This article originally appeared in the December 2022 issue of Security Business magazine. When sharing, don’t forget to mention Security Business magazine on LinkedIn and @SecBusinessMag on Twitter.
The pace of modern business is faster than ever, and staying ahead of the curve can make the difference between a thriving organization and one on the edge of obsolescence. Information is the key to unlocking this potential, but how?
Most businesses have a wealth of information at their disposal. Access to information is rarely the roadblock. The business that thrives is not the one with the most information – it is the one with the right information at the right time and in the right place!
Acquiring business information costs money. You must pay to collect, compile, process, summarize, and even sometimes explain it. Throw in an expensive ERP or CRM system and costs can skyrocket. Information should be treated just like any other resource you manage. There is a cost and benefit for the effort and reward.
The Evolution of Internal Information Sharing
When a company is small, one person could keep up with all the information needs. The few employees of the company only needed to listen to the leader and follow instructions. Others could decern the correct course of action with the help of the leader. Information flow was restricted at the top, and this worked. When an organization grows, that same leader starts to get in the way. Opportunities are missed because decisions are made too far from the value stream of the company. This means it is time to start managing the information flow.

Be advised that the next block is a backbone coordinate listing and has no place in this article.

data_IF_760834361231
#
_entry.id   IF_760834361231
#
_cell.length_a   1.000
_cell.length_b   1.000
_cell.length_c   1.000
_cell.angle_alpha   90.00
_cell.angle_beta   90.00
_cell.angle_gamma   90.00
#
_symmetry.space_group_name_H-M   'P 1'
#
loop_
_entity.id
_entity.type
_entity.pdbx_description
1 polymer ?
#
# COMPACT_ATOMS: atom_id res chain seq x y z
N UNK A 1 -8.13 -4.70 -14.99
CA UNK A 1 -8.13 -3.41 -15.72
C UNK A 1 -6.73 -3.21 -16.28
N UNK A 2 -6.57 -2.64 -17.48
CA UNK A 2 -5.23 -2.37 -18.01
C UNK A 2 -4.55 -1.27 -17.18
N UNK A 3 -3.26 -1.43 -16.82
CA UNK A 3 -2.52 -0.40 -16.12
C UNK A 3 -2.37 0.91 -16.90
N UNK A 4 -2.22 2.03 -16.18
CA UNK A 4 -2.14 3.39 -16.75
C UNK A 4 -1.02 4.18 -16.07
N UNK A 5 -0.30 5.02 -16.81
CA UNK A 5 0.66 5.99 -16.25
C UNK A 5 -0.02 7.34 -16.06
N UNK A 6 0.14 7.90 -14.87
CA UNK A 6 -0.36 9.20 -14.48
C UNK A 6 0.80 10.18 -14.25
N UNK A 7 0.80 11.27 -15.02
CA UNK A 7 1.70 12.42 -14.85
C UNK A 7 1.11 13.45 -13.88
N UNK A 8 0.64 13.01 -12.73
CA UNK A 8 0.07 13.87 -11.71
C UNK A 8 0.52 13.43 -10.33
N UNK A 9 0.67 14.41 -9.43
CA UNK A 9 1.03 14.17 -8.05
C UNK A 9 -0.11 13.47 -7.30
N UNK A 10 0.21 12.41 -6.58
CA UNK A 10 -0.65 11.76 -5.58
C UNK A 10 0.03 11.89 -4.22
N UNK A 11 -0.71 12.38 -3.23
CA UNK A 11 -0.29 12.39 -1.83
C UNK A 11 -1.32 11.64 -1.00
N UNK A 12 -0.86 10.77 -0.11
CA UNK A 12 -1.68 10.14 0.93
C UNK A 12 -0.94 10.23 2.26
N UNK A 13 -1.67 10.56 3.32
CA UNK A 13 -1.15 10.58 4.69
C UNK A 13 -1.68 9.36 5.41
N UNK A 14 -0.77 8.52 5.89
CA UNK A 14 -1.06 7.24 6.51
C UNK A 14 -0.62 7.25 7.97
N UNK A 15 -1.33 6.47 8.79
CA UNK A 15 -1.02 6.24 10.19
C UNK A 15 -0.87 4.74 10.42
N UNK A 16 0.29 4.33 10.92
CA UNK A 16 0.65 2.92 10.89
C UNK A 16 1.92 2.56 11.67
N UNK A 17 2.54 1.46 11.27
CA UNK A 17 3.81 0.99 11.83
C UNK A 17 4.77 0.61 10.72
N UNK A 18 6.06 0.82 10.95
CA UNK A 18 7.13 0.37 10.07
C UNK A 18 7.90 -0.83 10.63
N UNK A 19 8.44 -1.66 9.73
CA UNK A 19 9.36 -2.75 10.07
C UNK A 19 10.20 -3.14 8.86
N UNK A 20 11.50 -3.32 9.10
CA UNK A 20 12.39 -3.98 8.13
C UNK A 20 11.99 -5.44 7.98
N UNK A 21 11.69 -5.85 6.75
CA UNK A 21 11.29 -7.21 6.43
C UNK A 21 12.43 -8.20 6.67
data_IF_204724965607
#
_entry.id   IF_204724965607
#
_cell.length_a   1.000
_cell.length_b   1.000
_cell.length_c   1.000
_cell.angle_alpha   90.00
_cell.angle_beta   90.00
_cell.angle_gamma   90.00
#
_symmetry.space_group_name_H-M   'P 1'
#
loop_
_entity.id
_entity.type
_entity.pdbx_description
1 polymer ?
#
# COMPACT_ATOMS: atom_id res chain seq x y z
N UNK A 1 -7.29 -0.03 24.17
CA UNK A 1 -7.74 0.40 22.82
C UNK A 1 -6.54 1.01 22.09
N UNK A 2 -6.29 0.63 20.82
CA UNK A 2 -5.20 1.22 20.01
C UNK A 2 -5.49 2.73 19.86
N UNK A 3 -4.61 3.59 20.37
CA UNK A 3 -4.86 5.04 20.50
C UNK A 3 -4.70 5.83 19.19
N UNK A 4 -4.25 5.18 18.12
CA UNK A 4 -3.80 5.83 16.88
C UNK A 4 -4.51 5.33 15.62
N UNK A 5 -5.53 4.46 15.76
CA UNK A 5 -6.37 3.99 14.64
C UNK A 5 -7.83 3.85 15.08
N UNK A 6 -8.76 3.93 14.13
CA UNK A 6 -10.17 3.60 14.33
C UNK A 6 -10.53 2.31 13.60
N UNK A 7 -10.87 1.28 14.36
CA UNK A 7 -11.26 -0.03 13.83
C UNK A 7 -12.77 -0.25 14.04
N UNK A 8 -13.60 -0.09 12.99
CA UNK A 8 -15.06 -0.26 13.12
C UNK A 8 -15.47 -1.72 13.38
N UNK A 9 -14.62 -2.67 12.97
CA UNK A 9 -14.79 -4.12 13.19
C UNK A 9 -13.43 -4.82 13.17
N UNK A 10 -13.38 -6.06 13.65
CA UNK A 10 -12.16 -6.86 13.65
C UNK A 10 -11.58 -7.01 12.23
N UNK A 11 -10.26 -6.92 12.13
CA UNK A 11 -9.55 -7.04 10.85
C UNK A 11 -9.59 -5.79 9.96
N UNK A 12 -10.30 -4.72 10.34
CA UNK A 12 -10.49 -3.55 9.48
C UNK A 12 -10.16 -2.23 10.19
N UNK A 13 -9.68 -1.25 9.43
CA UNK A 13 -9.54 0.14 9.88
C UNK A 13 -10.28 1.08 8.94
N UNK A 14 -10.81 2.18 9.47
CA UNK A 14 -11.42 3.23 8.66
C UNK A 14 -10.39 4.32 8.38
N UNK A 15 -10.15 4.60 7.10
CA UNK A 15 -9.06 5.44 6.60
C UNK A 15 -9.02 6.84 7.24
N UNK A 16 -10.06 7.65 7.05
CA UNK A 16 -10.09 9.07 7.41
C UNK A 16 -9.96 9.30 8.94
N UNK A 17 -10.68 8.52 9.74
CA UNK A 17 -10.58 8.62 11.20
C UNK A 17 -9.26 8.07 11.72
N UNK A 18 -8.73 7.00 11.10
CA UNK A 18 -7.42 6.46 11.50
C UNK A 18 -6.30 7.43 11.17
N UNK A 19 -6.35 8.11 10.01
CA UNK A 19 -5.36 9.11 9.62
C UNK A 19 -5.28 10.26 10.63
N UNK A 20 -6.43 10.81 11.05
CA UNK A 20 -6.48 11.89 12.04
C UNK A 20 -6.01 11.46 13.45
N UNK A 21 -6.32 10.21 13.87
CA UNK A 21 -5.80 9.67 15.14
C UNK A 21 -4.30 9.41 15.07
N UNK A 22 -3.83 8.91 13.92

When companies reach this precipice, they often go one of three directions. One way is to keep the information at the top, which may not be feasible for a growing company.
Another way is to share as much information as possible – which sounds logical but can cause as many problems as it solves, because managers and employees are often required to digest, absorb, and react to information that may be irrelevant or misunderstood. Unnecessary information provided to managers and employees can distract, confuse, and even frustrate. Even a small company can accumulate millions of dollars of profits, but employees who have access to this information often want to know where their share is – not knowing the total commitments the organization is obligated to. Oversharing information can create its own obstacles.
The third, and correct direction, occurs when the leader understands what information is needed for each of the key functions within the company. A department leader may need access to the spending of the department but does not need access to another manager’s department. It may be useful for the leadership team to have access to the success ratios of other managers, but not the details of those success ratios. Peer pressure is a useful tool after all, but oversharing is a distraction. Knowing what information is needed to support your company’s value proposition by function and department is key.
How to Share Information
Once you have a handle on the value stream and the information needed to support that value, it is time to start sharing. Good information should be digestible by the intended recipient in a few minutes or less. “Eye charts,” data tables, and small fonts are not what your company needs.
A good rule of thumb is to keep the information sharing to one page, with large fonts and plenty of white space. Superficial information will be overlooked most of the time, so keep it simple. When additional information is required, follow up with a discussion or meeting, not with more reports.
When the right people have the right information, they will make the right decisions. Your company will grow, your costs will be manageable, and everyone will enjoy in the success. Knowing your business and its value is the key to knowing what information should – and should not – be shared. Manage this information flow and you will enjoy success; master it and the sky is the limit!
Allen Riggs IS CFO of PSA Security Network. Request more info about PSA at www.securityinfowatch.com/10214742.